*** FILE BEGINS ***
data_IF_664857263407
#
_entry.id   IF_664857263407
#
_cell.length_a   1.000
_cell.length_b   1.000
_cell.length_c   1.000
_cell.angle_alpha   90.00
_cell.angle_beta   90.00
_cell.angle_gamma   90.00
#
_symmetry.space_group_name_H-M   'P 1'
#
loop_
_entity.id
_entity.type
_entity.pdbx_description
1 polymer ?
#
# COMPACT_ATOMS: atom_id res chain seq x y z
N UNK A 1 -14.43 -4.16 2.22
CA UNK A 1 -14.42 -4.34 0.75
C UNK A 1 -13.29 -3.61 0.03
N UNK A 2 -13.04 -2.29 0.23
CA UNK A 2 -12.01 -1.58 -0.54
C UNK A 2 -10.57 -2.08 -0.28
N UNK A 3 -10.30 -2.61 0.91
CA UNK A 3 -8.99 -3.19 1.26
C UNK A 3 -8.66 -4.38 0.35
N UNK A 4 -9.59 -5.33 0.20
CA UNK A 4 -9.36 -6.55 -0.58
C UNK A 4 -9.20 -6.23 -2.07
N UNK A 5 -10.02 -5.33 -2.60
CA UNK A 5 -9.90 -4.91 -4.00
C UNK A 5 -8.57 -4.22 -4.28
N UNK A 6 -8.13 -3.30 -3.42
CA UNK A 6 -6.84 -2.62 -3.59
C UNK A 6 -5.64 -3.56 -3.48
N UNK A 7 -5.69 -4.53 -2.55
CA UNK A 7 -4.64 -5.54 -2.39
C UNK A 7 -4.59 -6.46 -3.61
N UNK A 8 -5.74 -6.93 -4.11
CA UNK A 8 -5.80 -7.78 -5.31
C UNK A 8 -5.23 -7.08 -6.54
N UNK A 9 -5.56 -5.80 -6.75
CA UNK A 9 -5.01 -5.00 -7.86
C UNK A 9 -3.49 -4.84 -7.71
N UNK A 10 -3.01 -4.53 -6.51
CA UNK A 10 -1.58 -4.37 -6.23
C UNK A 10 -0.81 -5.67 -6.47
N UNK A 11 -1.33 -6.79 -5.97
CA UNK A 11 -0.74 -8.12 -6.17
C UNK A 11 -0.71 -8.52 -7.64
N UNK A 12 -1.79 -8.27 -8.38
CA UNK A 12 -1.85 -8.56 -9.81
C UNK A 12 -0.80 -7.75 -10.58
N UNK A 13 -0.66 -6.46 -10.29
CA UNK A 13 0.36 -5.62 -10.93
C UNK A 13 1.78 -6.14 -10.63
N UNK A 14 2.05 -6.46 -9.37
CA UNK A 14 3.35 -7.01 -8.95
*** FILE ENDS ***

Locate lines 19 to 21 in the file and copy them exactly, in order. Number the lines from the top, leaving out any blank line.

#
# COMPACT_ATOMS: atom_id res chain seq x y z
N UNK A 1 -14.43 -4.16 2.22